When George W. Bush was in office he provided a robust platform and bully pulpit for Christian conservatives, creating the Faith Based Initiatives office, letting his “born again” status guide imperialist Middle East policy, condemning abortion and same sex marriage, and cozying up with prominent white evangelicals. Shortly before Bush left office, liberal religious leader Jim Wallis proclaimed in Time Magazine that the Religious Right’s era was over and a “new age” of progressive faith-based politics was nigh. Evangelicals, Wallis declared, were “leaving the Religious Right in droves”.
Has Wallis had a sit down with his white middle American evangelical brethren lately?
In the years since his lofty claims, Religious Right Christian fascism has come roaring back with a vengeance, renewing its voice and impact under the white supremacist ethos of Donald Trump. Outpacing Bush, the Trump administration is shaping up to be the most militantly fundamentalist Christian-aligned administration in American history. Case in point is the newly minted “Conscience and Religious Freedom” division of the Department of Health and Human Services’ Office of Civil Rights, the administration’s latest and most insidious weapon to dismantle abortion rights and LGBTQI rights.
Trump’s appointment of Catholic attorney and notorious abortion foe Roger Severino to head the division is exhibit A in the advancement of a far right, Christian fundamentalist agenda to reverse Obama-era civil rights protections. Severino joins Betsy DeVos and Ben Carson in Trump’s mob of fundamentalist ideologues masquerading as civil rights defenders. His crusade to defend “religious freedom” as the preeminent right (he’s dubbed it the “first right”) has elicited backlash among LGBTQI activists and community-based organizations fighting against the systematic denial of health care to transgender patients.
According to the 2015 U.S. Transgender survey, transgender adults routinely experience health care discrimination by providers. Religious providers have often claimed that they oppose serving transgender patients on the grounds that they would be forced to do gender transition surgeries. However, a Center for American Progress report found that most trans patients were discriminated against by health providers on the basis of their gender identities rather than surgery.
The new HHS civil rights office bolsters the reactionary direction of state and regional public policy in red states on abortion and LGBTQI rights. Last year, political pressure forced the closure of Planned Parenthood facilities in Wyoming and North Dakota—making them the only two states in the U.S. without clinics. Closures of Planned Parenthood facilities in the Southwest and Midwest are especially harmful to the socioeconomic stability of working class and low-income families of color for whom access to abortion services, birth control and health screening are life and death matters.
Following this trend, the Mississippi legislature recently passed a bill that would banabortions at 15 weeks, making it the most draconian anti-abortion law in the nation. Applauding the bill, Mississippi Governor Phil Bryant said that it would cause the state to be the “safest place for an unborn child” in the country. Bryant’s lie is all the more enraging when one considers that Mississippi has consistently been ranked last in health care provision and has one of the highest poverty rates in the nation.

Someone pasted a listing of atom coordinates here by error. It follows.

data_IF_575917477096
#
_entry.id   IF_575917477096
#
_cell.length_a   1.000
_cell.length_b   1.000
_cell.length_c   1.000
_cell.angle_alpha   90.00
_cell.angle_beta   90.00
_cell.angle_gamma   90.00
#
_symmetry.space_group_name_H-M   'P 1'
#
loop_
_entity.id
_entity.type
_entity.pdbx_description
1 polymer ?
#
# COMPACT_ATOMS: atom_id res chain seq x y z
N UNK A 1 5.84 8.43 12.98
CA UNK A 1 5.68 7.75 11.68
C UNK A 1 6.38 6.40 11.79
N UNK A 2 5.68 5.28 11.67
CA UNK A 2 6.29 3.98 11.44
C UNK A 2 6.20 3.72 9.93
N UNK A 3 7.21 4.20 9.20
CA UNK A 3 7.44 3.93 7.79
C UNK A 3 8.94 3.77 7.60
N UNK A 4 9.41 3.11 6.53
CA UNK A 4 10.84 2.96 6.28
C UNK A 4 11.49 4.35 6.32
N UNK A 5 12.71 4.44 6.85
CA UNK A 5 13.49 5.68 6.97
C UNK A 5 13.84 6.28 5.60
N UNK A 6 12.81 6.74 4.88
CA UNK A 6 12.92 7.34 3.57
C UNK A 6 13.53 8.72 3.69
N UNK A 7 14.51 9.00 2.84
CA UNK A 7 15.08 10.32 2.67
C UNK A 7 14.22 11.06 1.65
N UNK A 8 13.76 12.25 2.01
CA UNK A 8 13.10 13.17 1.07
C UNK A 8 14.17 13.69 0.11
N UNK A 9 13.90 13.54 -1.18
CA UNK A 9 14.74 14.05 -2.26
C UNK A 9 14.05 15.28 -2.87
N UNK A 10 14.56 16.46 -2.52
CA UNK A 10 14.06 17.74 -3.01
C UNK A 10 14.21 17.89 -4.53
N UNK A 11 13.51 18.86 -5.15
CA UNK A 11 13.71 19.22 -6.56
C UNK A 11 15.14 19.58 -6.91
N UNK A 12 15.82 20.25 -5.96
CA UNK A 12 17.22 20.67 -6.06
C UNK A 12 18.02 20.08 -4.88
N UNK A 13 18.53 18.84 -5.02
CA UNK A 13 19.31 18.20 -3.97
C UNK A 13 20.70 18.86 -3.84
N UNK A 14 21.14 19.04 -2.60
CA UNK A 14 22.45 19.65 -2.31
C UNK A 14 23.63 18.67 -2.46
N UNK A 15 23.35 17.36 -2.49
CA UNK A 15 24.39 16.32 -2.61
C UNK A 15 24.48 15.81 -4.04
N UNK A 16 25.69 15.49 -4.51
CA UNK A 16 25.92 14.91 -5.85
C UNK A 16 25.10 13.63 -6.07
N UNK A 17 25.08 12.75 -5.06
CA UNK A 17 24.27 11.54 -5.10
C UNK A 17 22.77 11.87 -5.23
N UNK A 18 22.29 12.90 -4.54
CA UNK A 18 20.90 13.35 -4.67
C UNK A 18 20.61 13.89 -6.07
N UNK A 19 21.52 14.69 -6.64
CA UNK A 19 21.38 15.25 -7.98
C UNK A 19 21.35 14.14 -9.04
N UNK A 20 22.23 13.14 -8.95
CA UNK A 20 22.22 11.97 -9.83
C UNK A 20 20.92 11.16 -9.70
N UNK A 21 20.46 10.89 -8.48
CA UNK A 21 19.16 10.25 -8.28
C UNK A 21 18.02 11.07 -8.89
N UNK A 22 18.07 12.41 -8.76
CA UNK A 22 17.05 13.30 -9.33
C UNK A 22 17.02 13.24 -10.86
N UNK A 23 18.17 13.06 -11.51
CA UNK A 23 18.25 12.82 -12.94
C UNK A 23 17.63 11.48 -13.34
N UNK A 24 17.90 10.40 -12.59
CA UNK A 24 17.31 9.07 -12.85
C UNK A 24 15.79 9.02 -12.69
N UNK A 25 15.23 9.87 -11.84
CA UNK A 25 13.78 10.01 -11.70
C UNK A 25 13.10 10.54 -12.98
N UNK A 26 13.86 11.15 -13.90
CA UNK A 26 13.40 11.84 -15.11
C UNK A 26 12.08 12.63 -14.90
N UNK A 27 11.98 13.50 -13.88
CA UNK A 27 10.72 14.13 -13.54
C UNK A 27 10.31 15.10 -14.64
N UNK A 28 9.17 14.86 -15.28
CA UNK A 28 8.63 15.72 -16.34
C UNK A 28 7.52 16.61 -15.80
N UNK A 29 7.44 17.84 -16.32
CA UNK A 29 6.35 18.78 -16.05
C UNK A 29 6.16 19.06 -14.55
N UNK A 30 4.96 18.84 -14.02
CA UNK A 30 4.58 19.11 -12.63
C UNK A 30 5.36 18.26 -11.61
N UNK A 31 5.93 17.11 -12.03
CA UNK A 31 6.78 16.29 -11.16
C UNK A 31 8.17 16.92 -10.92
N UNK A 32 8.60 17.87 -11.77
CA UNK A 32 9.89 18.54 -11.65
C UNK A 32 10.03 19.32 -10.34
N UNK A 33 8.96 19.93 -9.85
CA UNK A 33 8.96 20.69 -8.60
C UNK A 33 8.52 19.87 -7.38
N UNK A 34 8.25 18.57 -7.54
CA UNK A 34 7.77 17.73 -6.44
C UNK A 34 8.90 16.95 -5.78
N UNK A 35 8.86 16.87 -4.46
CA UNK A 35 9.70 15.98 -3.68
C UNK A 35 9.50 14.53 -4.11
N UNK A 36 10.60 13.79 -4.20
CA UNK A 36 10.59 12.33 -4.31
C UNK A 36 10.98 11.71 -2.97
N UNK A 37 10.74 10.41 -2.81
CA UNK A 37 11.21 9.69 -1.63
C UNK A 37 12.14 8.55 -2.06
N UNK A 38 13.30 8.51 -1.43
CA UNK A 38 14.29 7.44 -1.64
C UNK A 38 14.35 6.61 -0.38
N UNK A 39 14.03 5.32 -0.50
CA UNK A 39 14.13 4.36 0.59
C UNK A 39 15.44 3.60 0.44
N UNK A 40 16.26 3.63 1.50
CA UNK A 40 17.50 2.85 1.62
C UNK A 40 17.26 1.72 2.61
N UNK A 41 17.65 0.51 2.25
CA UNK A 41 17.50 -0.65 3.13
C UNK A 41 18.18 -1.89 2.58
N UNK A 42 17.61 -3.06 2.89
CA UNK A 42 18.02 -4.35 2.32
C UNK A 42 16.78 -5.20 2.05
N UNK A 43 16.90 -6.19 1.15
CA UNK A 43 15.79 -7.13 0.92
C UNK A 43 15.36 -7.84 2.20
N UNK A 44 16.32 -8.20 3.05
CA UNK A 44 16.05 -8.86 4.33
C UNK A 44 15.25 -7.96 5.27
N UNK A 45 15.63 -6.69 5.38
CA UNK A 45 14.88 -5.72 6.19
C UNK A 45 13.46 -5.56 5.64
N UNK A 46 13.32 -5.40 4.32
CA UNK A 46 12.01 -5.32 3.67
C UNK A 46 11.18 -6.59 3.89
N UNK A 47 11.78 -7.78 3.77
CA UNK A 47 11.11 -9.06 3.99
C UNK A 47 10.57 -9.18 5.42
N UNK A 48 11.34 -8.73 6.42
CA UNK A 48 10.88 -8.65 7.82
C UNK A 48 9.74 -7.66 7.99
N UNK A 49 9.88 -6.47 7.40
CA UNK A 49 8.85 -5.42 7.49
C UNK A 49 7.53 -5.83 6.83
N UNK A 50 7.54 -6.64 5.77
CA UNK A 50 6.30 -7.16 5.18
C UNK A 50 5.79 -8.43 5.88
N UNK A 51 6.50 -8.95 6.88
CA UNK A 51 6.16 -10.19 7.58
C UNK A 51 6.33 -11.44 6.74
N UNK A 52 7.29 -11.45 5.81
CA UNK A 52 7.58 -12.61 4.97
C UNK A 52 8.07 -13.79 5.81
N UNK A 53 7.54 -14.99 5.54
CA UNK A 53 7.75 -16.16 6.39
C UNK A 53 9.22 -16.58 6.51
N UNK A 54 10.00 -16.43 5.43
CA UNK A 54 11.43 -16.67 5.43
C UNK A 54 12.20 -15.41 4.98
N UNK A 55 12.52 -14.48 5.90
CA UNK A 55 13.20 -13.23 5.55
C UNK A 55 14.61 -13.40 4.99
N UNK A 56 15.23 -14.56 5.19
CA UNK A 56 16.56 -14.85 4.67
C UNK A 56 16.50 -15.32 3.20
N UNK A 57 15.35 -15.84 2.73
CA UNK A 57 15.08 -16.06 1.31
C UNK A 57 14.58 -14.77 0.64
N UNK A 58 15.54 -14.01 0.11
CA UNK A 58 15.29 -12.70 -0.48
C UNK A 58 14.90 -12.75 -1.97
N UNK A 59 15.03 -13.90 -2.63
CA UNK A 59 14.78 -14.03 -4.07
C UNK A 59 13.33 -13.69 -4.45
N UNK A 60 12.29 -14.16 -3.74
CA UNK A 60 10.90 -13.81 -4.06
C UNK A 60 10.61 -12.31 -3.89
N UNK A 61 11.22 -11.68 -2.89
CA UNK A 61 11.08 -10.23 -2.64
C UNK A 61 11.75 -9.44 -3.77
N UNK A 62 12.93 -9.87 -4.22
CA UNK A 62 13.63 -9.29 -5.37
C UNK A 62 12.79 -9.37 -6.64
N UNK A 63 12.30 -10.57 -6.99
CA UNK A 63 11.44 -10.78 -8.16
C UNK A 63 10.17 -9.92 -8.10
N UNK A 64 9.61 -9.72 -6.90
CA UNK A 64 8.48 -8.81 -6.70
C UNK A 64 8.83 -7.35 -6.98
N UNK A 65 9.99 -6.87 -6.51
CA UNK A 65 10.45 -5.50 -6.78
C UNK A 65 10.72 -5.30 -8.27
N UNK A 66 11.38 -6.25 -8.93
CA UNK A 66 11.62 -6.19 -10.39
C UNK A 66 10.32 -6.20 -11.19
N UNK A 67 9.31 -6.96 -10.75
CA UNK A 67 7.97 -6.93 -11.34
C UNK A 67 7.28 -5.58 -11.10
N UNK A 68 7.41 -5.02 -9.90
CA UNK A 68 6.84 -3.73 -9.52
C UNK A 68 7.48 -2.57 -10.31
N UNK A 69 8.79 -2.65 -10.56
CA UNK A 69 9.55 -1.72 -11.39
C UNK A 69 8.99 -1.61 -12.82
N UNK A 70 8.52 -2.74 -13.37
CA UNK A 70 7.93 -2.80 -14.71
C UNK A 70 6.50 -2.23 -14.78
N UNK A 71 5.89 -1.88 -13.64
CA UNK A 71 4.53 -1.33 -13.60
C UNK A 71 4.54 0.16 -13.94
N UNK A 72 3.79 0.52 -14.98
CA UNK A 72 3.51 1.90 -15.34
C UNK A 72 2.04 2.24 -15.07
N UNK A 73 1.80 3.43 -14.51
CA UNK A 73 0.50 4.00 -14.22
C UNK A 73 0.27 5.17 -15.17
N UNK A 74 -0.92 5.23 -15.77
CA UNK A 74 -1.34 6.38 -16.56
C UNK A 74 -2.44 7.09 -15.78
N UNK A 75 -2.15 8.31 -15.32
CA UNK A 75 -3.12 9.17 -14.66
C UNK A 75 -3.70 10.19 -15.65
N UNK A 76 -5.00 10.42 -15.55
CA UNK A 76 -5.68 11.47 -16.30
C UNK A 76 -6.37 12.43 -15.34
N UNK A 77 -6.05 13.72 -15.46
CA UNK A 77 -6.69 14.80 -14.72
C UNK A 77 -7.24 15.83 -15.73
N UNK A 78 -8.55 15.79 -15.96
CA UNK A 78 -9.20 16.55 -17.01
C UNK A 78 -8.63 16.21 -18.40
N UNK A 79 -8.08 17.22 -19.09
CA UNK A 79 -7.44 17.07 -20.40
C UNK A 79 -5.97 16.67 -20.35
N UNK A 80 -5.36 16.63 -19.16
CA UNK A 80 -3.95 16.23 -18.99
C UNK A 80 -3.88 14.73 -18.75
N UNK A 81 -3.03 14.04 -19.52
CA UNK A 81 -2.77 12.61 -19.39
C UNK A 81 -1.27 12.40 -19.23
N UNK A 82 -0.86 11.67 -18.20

Moreover, this deepening reproductive health care imbalance between blue states like California and the Northeast and red states in the South and Midwest will only exacerbate regional wealth, health, and social welfare disparities.
Going against the Trump tide of Christian fascism, the California Assembly recently voted to approve SB320, which would allow funding for medication abortion at public universities. If passed by the full California legislature, SB320 would provide abortion access to students and make it easier for them to continue their education and graduate from college. SB320 is especially important due to the high concentration of working class and low-income women of color who attend public universities and often rely on their schools for primary care.
For example, African American students in the Cal State system have the highest rate of food insecurity and homelessness. These socioeconomic factors make it more likely that they will rely on health care at K-12 public schools and colleges. In addition, the disturbing proliferation of crisis pregnancy centers (CPCs) in working class communities of color also makes passage of the bill imperative for public school students.
The Supreme Court is currently weighing a case (NIFLA vs. Becerra) brought by CPCs that challenges a 2015 California law requiring them to inform clients that they aren’t medically licensed practitioners. Under the law, these fraudulent facilities must also apprise women of “all family planning and pregnancy-related services” including abortion. According to a new report by the National Academies of Sciences, Engineering and Medicine, 61% of those utilizing abortion care in 2014 were women of color, making the crackdown by HHS and red state legislatures all the more perilous for the socioeconomic future of communities of color.
Trump’s strategic alliances with professional antiabortion crusaders and Christian fascists will fundamentally reshape the U.S.’ public policy and medical climate for decades to come. This makes it all the more important for gender justice educators and activists of color to work strategically with young women of color in schools, communities, cultural centers and statehouses to fight for reproductive justice and LGBTQI health access as non-negotiable human rights.